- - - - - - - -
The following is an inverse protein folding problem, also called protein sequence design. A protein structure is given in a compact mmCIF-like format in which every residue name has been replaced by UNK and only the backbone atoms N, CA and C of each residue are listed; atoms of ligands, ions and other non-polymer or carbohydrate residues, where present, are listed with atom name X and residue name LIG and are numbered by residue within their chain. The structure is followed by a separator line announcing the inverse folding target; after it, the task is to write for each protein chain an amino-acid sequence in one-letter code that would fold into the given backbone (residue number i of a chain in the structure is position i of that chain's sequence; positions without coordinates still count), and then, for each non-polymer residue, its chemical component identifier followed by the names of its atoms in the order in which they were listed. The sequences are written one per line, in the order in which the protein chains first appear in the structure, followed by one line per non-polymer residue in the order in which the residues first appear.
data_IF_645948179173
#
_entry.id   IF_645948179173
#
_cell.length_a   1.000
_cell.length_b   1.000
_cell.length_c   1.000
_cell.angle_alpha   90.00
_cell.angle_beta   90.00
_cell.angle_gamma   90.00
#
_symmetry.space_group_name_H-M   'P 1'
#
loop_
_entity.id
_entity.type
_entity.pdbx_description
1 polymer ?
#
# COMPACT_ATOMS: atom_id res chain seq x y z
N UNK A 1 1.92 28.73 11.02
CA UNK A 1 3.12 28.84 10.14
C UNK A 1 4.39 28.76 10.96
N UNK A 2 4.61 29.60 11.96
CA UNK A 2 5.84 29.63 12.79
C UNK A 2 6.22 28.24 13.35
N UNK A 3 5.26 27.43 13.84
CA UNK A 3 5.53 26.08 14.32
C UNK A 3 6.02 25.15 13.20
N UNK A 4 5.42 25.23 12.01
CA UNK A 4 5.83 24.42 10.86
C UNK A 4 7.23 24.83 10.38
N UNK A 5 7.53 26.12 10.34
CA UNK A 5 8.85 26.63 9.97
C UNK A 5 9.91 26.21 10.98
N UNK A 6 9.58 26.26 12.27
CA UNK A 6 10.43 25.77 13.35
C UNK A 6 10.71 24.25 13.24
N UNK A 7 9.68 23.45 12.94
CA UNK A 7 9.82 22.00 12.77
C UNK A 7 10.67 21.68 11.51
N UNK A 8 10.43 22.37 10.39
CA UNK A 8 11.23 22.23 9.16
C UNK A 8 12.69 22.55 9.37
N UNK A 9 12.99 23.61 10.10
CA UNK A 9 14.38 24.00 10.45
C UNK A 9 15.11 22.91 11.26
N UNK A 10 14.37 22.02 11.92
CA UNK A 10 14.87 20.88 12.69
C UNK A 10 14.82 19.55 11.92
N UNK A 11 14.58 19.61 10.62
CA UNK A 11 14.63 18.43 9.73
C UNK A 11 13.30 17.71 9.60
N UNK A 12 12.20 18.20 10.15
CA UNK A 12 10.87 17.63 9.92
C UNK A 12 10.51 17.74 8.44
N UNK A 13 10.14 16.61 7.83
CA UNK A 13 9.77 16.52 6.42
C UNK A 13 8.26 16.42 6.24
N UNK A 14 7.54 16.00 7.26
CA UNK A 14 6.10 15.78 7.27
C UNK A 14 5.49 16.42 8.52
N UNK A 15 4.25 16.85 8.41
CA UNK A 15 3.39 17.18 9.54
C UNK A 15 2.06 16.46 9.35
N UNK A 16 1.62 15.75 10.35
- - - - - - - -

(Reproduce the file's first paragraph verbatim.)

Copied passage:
The following is an inverse protein folding problem, also called protein sequence design. A protein structure is given in a compact mmCIF-like format in which every residue name has been replaced by UNK and only the backbone atoms N, CA and C of each residue are listed; atoms of ligands, ions and other non-polymer or carbohydrate residues, where present, are listed with atom name X and residue name LIG and are numbered by residue within their chain. The structure is followed by a separator line announcing the inverse folding target; after it, the task is to write for each protein chain an amino-acid sequence in one-letter code that would fold into the given backbone (residue number i of a chain in the structure is position i of that chain's sequence; positions without coordinates still count), and then, for each non-polymer residue, its chemical component identifier followed by the names of its atoms in the order in which they were listed. The sequences are written one per line, in the order in which the protein chains first appear in the structure, followed by one line per non-polymer residue in the order in which the residues first appear.